Even though one of you said or did something that triggered the argument, both of you likely participated in the continuing volley. This timeout period gives you the opportunity to reflect on what happened. During this time, ask yourself three questions:
- When was the very first moment when you felt hurt, dismissed, unappreciated, insulted? You'll probably have to look a layer deeper than the anger you may have felt—or still feel—as anger is a wonderful narcotic, which serves to mask more painful underlying feelings.
- How did you react? What was your tone of voice? What you say in the course of a heated exchange often causes your partner to feel threatened in some way, and they respond defensively because that's how we're designed—our first imperative is to protect ourselves.
- How do you think your partner felt? Try to put yourself in your partner's shoes and imagine how they might have felt in response to your words, tone, and behavior.
Step 3: The repair.
This is the hardest part: What do you think you contributed to the argument? You may feel innocent in causing the altercation but perhaps threw some darts that escalated the turmoil. Repair begins with an apology for your part in it, even if you think you're only responsible for 2% of what happened.
Why is it hard to apologize? If you genuinely apologize, it requires you to be vulnerable, a feeling people tend to find extremely uncomfortable. Admitting you've been wrong or behaved in a way that you're not proud of can be quite painful. Perhaps you were criticized in your family growing up, and this brings up bad feelings that you try to avoid at all costs. Perhaps apologizing makes you feel weak, or you fear that you'll lose power in the relationship. It might bring up feelings of self-loathing or worthlessness. Blaming your partner avoids all that discomfort—and keeps the argument cycle likely to continue.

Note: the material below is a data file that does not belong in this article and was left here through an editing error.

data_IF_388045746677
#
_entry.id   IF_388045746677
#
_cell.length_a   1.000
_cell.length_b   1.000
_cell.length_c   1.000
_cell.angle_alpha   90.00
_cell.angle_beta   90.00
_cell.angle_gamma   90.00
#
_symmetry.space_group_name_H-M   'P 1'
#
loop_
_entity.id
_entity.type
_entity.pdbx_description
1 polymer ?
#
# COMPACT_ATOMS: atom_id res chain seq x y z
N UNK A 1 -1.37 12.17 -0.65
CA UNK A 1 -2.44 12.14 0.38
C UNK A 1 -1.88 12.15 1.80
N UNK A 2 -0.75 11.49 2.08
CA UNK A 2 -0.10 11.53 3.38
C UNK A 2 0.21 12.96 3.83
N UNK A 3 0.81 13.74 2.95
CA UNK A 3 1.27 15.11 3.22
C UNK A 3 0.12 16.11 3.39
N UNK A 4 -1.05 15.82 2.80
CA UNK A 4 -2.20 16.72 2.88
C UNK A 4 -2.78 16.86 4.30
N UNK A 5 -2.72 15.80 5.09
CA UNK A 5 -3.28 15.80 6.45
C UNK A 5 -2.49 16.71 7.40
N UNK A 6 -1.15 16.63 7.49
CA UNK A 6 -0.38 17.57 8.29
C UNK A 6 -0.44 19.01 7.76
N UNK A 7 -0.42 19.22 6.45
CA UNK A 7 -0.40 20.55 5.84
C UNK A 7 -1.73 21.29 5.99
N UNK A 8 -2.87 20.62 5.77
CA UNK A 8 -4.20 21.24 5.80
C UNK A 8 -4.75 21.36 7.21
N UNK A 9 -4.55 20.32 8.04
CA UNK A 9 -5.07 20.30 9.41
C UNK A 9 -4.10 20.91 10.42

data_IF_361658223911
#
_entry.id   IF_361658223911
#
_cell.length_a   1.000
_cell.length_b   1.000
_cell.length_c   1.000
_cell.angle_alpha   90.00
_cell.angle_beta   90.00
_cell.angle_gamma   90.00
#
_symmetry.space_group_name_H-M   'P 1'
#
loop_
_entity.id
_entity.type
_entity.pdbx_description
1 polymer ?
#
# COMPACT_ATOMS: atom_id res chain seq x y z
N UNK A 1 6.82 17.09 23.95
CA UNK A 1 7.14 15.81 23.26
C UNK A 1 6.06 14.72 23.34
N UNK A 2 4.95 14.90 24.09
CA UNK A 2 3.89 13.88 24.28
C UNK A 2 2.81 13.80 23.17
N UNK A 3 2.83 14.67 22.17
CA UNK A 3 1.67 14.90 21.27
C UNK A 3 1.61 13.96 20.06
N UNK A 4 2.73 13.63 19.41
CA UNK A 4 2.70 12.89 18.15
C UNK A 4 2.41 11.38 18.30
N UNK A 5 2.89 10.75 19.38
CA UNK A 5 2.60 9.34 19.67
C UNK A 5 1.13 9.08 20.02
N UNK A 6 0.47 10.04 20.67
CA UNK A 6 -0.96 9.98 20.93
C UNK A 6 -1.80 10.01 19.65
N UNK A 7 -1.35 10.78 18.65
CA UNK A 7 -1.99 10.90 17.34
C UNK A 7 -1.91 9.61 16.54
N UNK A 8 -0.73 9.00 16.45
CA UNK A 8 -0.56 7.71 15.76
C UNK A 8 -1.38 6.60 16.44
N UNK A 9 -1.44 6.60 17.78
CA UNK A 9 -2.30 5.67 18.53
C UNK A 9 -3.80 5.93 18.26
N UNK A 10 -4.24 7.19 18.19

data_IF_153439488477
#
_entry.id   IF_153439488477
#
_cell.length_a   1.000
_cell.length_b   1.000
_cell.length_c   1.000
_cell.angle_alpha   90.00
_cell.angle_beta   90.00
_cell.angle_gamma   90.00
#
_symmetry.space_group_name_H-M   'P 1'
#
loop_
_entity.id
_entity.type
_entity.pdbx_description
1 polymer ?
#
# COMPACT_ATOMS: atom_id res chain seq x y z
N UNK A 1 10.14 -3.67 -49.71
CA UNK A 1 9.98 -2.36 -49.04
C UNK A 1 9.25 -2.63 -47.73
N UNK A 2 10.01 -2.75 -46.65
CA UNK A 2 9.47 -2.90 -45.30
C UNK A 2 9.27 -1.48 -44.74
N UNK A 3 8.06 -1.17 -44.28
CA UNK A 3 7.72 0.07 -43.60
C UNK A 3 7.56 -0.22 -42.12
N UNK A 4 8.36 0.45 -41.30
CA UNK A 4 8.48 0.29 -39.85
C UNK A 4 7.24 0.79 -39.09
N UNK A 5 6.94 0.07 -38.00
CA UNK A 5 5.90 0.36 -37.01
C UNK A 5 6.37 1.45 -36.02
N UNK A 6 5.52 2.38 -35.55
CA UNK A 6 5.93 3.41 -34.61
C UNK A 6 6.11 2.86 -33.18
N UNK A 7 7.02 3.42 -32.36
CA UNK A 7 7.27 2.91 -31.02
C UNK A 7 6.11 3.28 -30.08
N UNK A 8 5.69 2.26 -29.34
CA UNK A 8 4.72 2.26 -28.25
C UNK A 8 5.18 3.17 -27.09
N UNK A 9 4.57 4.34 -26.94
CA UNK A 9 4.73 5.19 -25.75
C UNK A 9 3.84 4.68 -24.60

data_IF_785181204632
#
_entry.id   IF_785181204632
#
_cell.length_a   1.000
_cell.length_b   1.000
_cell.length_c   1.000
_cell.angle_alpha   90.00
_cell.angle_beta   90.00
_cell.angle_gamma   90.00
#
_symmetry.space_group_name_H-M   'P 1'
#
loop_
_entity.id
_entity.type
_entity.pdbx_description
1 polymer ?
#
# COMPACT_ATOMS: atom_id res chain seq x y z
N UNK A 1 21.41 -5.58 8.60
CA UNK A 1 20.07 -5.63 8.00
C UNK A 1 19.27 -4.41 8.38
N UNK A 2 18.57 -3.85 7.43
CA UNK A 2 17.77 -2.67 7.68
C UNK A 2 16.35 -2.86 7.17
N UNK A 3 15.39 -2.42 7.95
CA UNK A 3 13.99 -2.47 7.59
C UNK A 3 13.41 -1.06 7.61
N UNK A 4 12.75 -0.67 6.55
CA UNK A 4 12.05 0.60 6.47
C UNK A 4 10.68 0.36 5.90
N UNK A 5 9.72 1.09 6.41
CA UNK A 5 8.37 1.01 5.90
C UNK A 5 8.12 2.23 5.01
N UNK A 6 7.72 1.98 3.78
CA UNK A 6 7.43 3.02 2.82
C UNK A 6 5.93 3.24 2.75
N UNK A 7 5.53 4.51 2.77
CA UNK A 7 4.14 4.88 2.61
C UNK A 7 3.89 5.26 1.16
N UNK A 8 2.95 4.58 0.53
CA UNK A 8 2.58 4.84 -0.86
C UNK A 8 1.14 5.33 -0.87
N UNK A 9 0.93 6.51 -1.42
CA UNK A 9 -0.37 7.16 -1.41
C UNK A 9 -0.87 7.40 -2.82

A true apology comes without an explanation. "I'm sorry, but I was just so frustrated" doesn't qualify. A true apology comes from vulnerability: "I'm sorry I criticized you, and I know that hurt you." If more needs to be unpacked to find resolution, save it for a later conversation.
The bottom line.
"Out beyond ideas of wrongdoing and rightdoing, there is a field.
I’ll meet you there."
—Rumi, 13th-century philosopher
The recipe for arguing less over time is focusing on recovery. The secret is dipping into those vulnerable feelings, stepping into your partner's shoes, and summoning up the courage to take that step of authentic apologizing. Then, when you meet each other in that field that is beyond wrongdoing and rightdoing, you can experience connection with your partner.
Deborah J. Fox, MSW, is a licensed clinical social worker, couples counselor, and certified sex therapist with over 30 years of experience helping people enjoy their relationships and lives again. In addition to receiving her master's degree in Social Work from Catholic University, Fox is a certified sex therapist via American Association of Sex Educators, Counselors, and Therapists and a Certified Imago Relationship Therapist, Advanced Clinician. Her work has been featured at CNN, Mashable, Bustle, The Good Men Project, Thrive Global, and elsewhere, and her writing on the mind-body connection in sex is featured in Integrative Sex & Couples Therapy: A Therapist's Guide to New and Innovative Approaches.